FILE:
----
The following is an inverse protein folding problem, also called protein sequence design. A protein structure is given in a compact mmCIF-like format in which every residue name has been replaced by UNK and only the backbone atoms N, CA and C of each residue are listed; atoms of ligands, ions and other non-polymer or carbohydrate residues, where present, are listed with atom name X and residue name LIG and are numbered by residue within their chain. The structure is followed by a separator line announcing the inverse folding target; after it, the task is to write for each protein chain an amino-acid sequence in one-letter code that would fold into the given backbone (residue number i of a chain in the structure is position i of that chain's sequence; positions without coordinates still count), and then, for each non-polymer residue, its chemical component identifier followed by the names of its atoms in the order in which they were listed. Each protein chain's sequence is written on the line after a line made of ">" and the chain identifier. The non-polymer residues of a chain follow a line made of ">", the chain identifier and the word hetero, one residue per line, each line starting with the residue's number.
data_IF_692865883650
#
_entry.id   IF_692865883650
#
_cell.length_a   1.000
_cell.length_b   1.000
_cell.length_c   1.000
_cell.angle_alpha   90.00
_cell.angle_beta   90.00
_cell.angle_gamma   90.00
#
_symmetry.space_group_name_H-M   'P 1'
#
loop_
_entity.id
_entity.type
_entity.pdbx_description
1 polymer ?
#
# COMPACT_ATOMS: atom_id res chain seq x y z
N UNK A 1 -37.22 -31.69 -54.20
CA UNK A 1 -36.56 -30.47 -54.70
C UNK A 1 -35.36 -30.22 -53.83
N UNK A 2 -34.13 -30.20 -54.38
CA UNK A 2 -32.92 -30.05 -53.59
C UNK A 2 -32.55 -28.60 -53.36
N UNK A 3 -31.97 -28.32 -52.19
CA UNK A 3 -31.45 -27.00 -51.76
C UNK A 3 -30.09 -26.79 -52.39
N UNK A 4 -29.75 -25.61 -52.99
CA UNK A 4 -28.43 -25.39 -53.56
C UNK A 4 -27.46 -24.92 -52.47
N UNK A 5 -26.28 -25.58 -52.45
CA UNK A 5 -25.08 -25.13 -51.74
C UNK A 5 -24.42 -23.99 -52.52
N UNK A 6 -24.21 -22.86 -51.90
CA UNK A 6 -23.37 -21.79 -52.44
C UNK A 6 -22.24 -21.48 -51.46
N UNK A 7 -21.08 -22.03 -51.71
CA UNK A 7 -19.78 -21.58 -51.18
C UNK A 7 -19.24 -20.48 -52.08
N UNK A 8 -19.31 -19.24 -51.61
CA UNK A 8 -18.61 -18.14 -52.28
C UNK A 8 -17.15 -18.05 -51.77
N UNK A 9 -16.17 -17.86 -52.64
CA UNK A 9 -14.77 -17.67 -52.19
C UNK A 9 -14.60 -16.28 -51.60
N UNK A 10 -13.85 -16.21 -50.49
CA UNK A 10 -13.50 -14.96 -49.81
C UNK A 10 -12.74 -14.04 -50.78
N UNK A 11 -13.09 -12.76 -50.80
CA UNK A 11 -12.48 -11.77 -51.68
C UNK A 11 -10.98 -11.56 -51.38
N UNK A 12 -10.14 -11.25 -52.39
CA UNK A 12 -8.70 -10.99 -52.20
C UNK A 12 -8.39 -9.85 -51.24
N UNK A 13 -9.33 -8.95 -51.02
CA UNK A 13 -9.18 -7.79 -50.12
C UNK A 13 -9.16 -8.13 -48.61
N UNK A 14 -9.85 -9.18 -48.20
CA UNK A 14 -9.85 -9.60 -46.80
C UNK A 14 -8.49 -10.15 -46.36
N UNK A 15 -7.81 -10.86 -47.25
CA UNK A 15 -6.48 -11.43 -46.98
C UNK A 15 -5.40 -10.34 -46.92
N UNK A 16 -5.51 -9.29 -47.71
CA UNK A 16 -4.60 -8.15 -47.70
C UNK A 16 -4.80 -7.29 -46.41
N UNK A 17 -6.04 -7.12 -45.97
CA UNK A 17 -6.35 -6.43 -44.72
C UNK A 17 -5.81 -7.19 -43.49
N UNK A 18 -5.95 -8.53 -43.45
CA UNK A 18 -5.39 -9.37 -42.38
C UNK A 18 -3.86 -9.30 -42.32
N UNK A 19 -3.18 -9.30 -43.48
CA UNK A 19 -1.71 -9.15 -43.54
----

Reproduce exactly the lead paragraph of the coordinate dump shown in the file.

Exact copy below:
The following is an inverse protein folding problem, also called protein sequence design. A protein structure is given in a compact mmCIF-like format in which every residue name has been replaced by UNK and only the backbone atoms N, CA and C of each residue are listed; atoms of ligands, ions and other non-polymer or carbohydrate residues, where present, are listed with atom name X and residue name LIG and are numbered by residue within their chain. The structure is followed by a separator line announcing the inverse folding target; after it, the task is to write for each protein chain an amino-acid sequence in one-letter code that would fold into the given backbone (residue number i of a chain in the structure is position i of that chain's sequence; positions without coordinates still count), and then, for each non-polymer residue, its chemical component identifier followed by the names of its atoms in the order in which they were listed. Each protein chain's sequence is written on the line after a line made of ">" and the chain identifier. The non-polymer residues of a chain follow a line made of ">", the chain identifier and the word hetero, one residue per line, each line starting with the residue's number.